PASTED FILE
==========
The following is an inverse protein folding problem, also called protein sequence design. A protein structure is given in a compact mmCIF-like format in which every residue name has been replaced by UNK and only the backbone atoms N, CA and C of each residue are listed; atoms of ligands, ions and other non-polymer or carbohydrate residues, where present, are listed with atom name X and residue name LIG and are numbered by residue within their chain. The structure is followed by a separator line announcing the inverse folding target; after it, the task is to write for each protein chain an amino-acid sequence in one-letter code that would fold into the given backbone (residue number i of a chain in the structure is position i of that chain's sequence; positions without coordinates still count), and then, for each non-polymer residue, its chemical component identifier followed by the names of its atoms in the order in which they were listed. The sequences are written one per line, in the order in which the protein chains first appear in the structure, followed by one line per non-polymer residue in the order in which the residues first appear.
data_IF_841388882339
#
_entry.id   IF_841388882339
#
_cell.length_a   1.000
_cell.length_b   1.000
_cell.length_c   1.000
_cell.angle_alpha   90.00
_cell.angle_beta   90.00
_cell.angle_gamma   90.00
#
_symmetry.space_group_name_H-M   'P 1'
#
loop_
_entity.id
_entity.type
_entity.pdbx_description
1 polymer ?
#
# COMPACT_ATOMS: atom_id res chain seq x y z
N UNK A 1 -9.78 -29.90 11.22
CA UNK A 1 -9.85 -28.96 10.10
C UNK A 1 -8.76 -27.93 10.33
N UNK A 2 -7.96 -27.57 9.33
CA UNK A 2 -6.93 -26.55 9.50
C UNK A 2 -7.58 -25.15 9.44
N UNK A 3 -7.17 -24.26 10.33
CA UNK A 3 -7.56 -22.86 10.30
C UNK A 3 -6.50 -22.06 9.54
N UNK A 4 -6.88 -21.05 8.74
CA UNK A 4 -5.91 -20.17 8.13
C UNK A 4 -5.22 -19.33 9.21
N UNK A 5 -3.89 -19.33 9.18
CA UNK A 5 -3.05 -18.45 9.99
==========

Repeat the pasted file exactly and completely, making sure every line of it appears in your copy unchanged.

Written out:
The following is an inverse protein folding problem, also called protein sequence design. A protein structure is given in a compact mmCIF-like format in which every residue name has been replaced by UNK and only the backbone atoms N, CA and C of each residue are listed; atoms of ligands, ions and other non-polymer or carbohydrate residues, where present, are listed with atom name X and residue name LIG and are numbered by residue within their chain. The structure is followed by a separator line announcing the inverse folding target; after it, the task is to write for each protein chain an amino-acid sequence in one-letter code that would fold into the given backbone (residue number i of a chain in the structure is position i of that chain's sequence; positions without coordinates still count), and then, for each non-polymer residue, its chemical component identifier followed by the names of its atoms in the order in which they were listed. The sequences are written one per line, in the order in which the protein chains first appear in the structure, followed by one line per non-polymer residue in the order in which the residues first appear.
data_IF_841388882339
#
_entry.id   IF_841388882339
#
_cell.length_a   1.000
_cell.length_b   1.000
_cell.length_c   1.000
_cell.angle_alpha   90.00
_cell.angle_beta   90.00
_cell.angle_gamma   90.00
#
_symmetry.space_group_name_H-M   'P 1'
#
loop_
_entity.id
_entity.type
_entity.pdbx_description
1 polymer ?
#
# COMPACT_ATOMS: atom_id res chain seq x y z
N UNK A 1 -9.78 -29.90 11.22
CA UNK A 1 -9.85 -28.96 10.10
C UNK A 1 -8.76 -27.93 10.33
N UNK A 2 -7.96 -27.57 9.33
CA UNK A 2 -6.93 -26.55 9.50
C UNK A 2 -7.58 -25.15 9.44
N UNK A 3 -7.17 -24.26 10.33
CA UNK A 3 -7.56 -22.86 10.30
C UNK A 3 -6.50 -22.06 9.54
N UNK A 4 -6.88 -21.05 8.74
CA UNK A 4 -5.91 -20.17 8.13
C UNK A 4 -5.22 -19.33 9.21
N UNK A 5 -3.89 -19.33 9.18
CA UNK A 5 -3.05 -18.45 9.99